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Fermented Dandelion Soda

It is Spring!  And it is likely that your yard is harboring an abundance of those cheery, little weeds known as dandelions (Taraxacum officinale).  Rather than let this prolific plant go to waste every year, I attempt to utilize them in some way.  I have dried and preserved the roots and leaves for medicinal uses, and eaten the fresh greens as a food source.

This year, however, I thought I would try my hand at making a special treat using the flowers:  Dandelion Soda.  I started with a recipe I had found in a book years ago, called Dandelion Fizz.  Problem was, it wasn't really all that fizzy.  Still a good tasting drink, but it needed some work.  This year, I worked on modifying the recipe, and I came up with a good tasting drink that fizzes just like soda.

Dandelion Soda

2 Cups tightly packed dandelion flowers (gathered from a pesticide/herbicide free area)
4 Cups boiling water

2 Cups sugar
1 1/3 Cups honey

2 lemons, juiced (save the rinds!)

1.  Rinse the dandelion flowers well to remove dirt and any little creepy-crawlies (I found several ants on my flowers).

2. Place the dandelion flowers in a heat-proof container made of glass, ceramic, enamel, or stainless steel (I used a large stainless steel bowl, but a crock would also work well); pour the boiling water over the flowers.  Cover the container with a lid or a large dinner plate, and allow the dandelions to steep in the boiling water over night.

3.  The next day, strain out the dandelions using a mesh stainer, a piece of nylon, or cheesecloth.  Pour the liquid into a non-reactive pot (again, enamel or stainless steel work well).  Add the sugar/honey, lemon juice, and lemon rinds to the pot as well.  Heat until the sugar/honey dissolves, but do not bring to a boil.  Remove from heat and allow to cool to room temperature.

4.  Strain out the lemon rinds, and ladle or pour the liquid into a crock, a quart jar, or other non-reactive container.  I have used canning jars, but I also have a glass decanter that I saved from some Captain Morgan and up-cycled into a soda fermenter-er for this project.  I prefer to use glass; since it is transparent, you can easily check the progress of your soda to see if it has started to bubble.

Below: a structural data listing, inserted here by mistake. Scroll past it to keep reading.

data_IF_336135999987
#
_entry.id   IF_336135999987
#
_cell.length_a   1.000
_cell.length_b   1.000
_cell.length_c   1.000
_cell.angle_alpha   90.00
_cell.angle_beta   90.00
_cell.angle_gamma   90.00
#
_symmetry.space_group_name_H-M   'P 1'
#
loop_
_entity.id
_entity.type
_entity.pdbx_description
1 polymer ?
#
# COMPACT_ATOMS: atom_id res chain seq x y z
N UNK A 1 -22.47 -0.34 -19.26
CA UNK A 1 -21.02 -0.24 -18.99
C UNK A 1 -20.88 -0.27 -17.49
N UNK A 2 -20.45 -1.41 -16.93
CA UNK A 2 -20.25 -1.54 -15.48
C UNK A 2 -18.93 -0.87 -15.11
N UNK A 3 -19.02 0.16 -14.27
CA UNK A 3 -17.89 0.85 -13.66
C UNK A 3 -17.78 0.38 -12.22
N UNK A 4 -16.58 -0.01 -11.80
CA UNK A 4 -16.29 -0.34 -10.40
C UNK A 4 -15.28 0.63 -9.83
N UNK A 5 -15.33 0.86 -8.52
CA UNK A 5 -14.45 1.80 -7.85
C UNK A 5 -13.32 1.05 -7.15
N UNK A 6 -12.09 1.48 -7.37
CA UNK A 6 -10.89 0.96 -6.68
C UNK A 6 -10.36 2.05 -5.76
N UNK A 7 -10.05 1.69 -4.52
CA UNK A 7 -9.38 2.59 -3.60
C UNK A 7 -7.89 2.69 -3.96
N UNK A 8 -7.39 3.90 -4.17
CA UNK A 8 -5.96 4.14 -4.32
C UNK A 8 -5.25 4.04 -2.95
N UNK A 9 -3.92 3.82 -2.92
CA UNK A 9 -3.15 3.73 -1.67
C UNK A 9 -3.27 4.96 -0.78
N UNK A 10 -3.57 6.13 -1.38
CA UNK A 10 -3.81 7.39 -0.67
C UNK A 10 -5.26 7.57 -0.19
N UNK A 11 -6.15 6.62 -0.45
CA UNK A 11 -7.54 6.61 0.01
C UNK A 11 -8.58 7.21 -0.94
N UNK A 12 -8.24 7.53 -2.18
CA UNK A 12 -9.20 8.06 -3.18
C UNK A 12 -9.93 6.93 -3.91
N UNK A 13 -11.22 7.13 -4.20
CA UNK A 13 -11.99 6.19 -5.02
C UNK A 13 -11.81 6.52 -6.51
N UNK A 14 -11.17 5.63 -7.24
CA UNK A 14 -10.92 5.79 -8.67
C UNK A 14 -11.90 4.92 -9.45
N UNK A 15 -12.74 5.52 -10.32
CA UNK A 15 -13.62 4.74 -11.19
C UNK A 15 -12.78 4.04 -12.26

Once you have poured the liquid into your container, you will need to cover the top so no fruit flies try to taste your soda.  I used a scrap of nylon secured with a rubber band to cover the top of my bottle, and cheesecloth would also work well.  Whatever you choose, make sure that it is not air-tight.  Air needs to be able to escape as the soda ferments, or your container could explode.

5.  The soda will ferment best at around 75 degrees F.  However, I just let mine sit on the kitchen counter, and it did just fine.  Allow the brew to sit for approximately a week, but check it daily.  In the first few days, it may develop a film on the top.  Do not be alarmed, this is normal.  Gently stir it to break up the film on top.  Eventually, the mixture will begin to have a pleasant scent, and you will be able to see little bubbles rising to the top.  This is carbon dioxide, and is produced as a by-product of the fermentation.  Once your soda has a nice smell, and is bubbly, it is ready to drink!

6.  You may notice that a layer of sediment has formed on the bottom of your container.  You can either try to filter this sediment out using a damp piece of nylon (I don't ever throw out my stockings if I get a run in them, they work great for filtering), or you can gently pour off the liquid, leaving the sediment in the container.  Once you have taken care of the sediment, you can wash your container and return the soda to it for refrigeration, or you can serve it right away with some ice.

Should you decide to refrigerate your soda, keep in mind that although the fermentation will be slowed, it is still occurring.  This means that carbon dioxide is still being produced, so you should leave the nylon or cheesecloth on as your cover to prevent explosions.

Dandelion soda is an easy project and a great alternative to the corn-syrup filled cans at the grocery store.  My kids are generally the ultimate product testers for me, and they both gave it a big thumbs-up!  So, don't let those dandelions go to waste!  See what you can make of may be pleasantly surprised.

This post was shared on The Nourishing Gourmet.

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